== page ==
Playing with Chroot
It took me a while to realise what chroot does. As I found out, it runs a command with the root directory for file name translation changed to the specified directory. Usually, only root can do this. 
Here is a quick example:
First, I use ldd to print the shared libraries needed by my bash:
libtermcap.so.2 => /lib/libtermcap.so.2 libdl.so.2 => /lib/libdl.so.2 libc.so.6 => /lib/libc.so.6 /lib/ld-linux.so.2 => /lib/ld-linux.so.2
Then, I create a directory and copy in the files:
myroot/bin: ls bash myroot/lib: ld-linux.so.2 libc.so.6 libtermcap.so.2 libdl.so.2
then I just:
chroot myroot /bin/bash cd / ls
Note: the bash prompt will very likely say "I have no name!", as there is no /etc/passwd file in the chrooted structure.
In the Kernel
The chroot program is part of the GNU shell utilities package. It is tiny, merely calling the C library function chroot() and then executing its second argument (or the default /bin/sh) with the C function execvp(). Here, it uses the shell PATH, or "/bin:/usr/bin" if it is not set. The chroot library function has its definition in unistd.h:
/* Make PATH be the root directory (the starting point for absolute paths). This call is restricted to the super-user. */ extern int chroot (__const char *__path)
Inside the kernel is the function "sys_chroot". It checks for the CAP_SYS_CHROOT capability. Then, it simply changes the "current->fs" global structure's "rootmnt" and "root" fields to the filename's "dentry". Other code then uses these fields to determine the root directory. Have a look in the kernel sources in fs/open.c and fs/namespace.c (the function name is 'set_fs_root') for more info.
Chroot in Linux from Scratch
Chroot is a key part of the Linux from Scratch (LFS) project, which allows you to build a handmade Linux system. The actual chroot command there is a bit more complex:
chroot "$LFS" /tools/bin/env -i \ HOME=/root TERM="$TERM" PS1='\u:\w\$ ' \ PATH=/bin:/usr/bin:/sbin:/usr/sbin:/tools/bin \ /tools/bin/bash --login +h
The -i option gives an empty environment. Bash hashing is switched off, as we will be changing the location of the tools.
You can see how chroot fits in the whole LFS project. Once we have the above set up, we take the following steps:
- Create a new partition and base directories (/lib, /bin, /usr, etc.)
- Build a new "toolchain" in the partition, comprising binutils (the assembler and linker), the gcc compiler, and the large glibc (C library).
- Rebuild gcc, using configure options to use the new glibc and changing the gcc specs to use the new glibc's dynamic linker. (You usually "configure", "make", and "make install" when building a program from source code. Try running "gcc -dumpspecs" to see the mysterious compiler specs.)
- Rebuild binutils using the '--prefix' option of "configure" to use the new glibc.
- Build lots of tools such as bash, core/file utils, make, perl, and so on.
- CHROOT INTO THE NEW PARTITION'S DIRECTORIES!
- Rebuild glibc.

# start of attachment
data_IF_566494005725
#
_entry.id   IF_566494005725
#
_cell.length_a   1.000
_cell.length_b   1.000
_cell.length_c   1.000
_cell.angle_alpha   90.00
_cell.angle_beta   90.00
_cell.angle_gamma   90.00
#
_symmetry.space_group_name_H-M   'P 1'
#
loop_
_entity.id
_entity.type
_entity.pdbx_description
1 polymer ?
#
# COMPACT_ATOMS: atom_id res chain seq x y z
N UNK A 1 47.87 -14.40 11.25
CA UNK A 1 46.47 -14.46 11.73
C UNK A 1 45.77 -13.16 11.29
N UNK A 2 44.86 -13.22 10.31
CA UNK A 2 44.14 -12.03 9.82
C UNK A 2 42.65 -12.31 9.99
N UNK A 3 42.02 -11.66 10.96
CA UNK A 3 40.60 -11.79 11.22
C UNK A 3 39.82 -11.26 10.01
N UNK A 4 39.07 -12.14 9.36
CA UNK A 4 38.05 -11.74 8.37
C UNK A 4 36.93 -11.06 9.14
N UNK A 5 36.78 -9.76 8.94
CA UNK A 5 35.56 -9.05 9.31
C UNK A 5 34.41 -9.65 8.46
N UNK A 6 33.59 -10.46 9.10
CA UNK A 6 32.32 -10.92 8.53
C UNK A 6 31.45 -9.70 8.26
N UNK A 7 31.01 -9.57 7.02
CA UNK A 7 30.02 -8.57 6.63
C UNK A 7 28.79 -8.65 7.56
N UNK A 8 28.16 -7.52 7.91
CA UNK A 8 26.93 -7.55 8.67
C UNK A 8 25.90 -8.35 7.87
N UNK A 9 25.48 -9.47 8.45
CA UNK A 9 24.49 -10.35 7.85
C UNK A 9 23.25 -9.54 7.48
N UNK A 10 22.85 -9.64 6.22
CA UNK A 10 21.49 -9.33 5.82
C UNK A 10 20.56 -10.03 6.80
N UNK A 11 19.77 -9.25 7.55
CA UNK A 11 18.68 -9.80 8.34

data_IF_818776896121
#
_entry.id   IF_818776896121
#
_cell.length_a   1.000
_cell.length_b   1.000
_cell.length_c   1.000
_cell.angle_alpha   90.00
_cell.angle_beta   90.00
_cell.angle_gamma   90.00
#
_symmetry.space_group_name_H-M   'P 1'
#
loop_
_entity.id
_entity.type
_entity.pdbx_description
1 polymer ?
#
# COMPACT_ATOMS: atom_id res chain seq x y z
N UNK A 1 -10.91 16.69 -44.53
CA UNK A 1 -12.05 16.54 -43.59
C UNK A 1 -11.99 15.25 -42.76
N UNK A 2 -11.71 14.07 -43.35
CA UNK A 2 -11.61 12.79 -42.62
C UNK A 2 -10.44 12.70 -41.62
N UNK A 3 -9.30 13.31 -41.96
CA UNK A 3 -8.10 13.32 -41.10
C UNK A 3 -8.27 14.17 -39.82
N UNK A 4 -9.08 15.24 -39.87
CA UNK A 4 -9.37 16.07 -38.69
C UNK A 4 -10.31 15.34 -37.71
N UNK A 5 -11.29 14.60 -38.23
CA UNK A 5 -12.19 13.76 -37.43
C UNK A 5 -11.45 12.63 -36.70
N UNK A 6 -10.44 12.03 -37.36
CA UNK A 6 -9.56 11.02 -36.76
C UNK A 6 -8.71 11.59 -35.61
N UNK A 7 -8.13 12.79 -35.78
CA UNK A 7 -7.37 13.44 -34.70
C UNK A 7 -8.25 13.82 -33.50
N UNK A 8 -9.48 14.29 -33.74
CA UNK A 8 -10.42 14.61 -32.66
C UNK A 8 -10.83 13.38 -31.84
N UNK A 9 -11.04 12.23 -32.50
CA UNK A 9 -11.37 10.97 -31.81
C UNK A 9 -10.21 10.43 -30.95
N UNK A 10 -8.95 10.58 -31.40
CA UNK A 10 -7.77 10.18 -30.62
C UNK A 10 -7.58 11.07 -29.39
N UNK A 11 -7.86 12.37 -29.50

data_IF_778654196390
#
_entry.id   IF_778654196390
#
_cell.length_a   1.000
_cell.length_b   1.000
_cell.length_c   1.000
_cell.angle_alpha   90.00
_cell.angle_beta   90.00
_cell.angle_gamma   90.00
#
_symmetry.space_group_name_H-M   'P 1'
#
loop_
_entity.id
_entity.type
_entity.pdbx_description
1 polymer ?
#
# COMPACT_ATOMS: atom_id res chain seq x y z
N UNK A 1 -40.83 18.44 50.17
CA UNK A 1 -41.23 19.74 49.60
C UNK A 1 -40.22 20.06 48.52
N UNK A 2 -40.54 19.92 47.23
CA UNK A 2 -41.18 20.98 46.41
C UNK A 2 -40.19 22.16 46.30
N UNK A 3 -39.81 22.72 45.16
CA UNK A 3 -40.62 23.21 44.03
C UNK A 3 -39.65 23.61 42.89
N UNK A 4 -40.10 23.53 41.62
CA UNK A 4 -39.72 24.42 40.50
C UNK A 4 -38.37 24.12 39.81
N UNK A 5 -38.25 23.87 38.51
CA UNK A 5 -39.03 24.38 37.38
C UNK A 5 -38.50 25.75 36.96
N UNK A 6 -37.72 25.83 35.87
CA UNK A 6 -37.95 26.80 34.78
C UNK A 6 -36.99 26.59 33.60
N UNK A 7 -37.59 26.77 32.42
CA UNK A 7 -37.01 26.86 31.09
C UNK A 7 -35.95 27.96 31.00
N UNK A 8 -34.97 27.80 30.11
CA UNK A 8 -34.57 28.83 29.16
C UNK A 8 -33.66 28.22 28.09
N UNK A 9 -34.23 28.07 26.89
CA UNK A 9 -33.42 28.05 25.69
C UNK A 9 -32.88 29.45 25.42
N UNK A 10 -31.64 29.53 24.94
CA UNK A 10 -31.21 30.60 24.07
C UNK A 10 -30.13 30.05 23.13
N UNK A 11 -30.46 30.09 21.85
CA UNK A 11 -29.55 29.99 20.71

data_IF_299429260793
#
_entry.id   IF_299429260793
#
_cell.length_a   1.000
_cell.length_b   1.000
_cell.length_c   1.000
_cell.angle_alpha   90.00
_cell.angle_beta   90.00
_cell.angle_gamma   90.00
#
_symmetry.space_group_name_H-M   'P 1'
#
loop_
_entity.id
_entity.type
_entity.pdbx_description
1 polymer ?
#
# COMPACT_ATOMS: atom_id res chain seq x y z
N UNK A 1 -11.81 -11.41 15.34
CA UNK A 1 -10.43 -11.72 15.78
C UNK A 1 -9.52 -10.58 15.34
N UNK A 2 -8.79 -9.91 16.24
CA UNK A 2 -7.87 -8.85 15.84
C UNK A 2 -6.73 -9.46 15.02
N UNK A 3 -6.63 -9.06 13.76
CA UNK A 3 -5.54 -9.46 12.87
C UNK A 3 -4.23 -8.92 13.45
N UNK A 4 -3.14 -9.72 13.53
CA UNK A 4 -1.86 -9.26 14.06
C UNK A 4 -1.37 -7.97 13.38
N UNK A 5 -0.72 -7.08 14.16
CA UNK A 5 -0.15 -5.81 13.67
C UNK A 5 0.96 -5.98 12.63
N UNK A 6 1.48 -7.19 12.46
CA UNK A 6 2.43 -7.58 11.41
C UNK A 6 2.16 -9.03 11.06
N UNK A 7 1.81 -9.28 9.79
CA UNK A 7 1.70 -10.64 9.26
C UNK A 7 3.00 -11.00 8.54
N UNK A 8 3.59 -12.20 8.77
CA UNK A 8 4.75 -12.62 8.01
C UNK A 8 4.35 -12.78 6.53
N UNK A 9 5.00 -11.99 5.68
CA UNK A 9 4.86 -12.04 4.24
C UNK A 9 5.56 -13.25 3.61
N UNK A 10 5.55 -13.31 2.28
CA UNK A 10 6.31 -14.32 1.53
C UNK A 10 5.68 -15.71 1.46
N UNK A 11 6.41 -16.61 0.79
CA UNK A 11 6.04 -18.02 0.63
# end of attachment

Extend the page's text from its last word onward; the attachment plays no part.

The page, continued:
- Rebuild binutils and gcc, changing the directories to be relative to the chroot top directory. Build all the tools again.
- Build a kernel.
- Add the new partition and kernel to the bootloader.
As you can see, you end up building the basic tools three times! Luckily, there is another LFS project that automates this process, with scripts. Even more, the "Beyond Linux from Scratch" project shows you how to add much more, such as Web servers and the GNOME and KDE desktop environments.
A Quick Compiler
I am currently building an LFS system on an old laptop a friend gave me. I started with a kernel, and some small tools (fdisk, ls, cp, etc.), statically built and squeezed onto a floppy. I then copied across Damn Small Linux (DSL), floppy by floppy, before setting up a ppp link with a serial cable. DSL does not have a compiler by default, and I wanted to get one going quickly. The compiler seemed to conflict with the DSL system (a smaller old 2.4 kernel with no "thread local storage" for the C library to use), so I created a chroot directory with just enough to build a simple "hello world" program. I added the following files. (I believe "crt" stands for "C run-time", and "begin" files are code added at the start of the program(?). A prefix or suffix of "s" usually means using shared libraries as normal.)
myroot/usr | +---include: | a.out.h ... xlocale.h | +---lib: | Mcrt1.o Scrt1.o crt1.o crti.o crtn.o gcrt1.o | +---local | +---bin: | gcc | +---i686-pc-linux-gnu | | | +---bin: | | as ld | | | +---lib | +---ldscripts: | elf_i386.x ... | +---lib: | | libgcc_s.so libgcc_s.so.1 libgmp.so.3 libmpfr.so.1 | | | |---gcc | +---i686-pc-linux-gnu | +---4.3.2: | crtbegin.o crtbeginS.o ... | libgcc.a ... | +---libexec +---gcc +---i686-pc-linux-gnu +---4.3.2: cc1 cc1plus collect2
A common application of the chroot call would be to run a Web or FTP server
chrooted in a directory like /home/www or /home/ftp; this provides an
excellent layer of security, since even a malicious non-root user who
manages to crack that server is stuck in a "filesystem" that contains few
or no tools, no useful files other than the ones already available for
viewing or downloading, and no way to get up "above" the top of that
filesystem. This is referred to as a "chroot jail".
Do note, however, that allowing a user to log in as root into your chroot account is not safe: root can break out of a chroot jail with trivial ease. Please see the following links for more information:
-- Ben Okopnik
I live by the River Thames in the suburbs of London, England. I play with Linux in my spare time on a ten year old PC. I was a C and Oracle programmer when I was younger.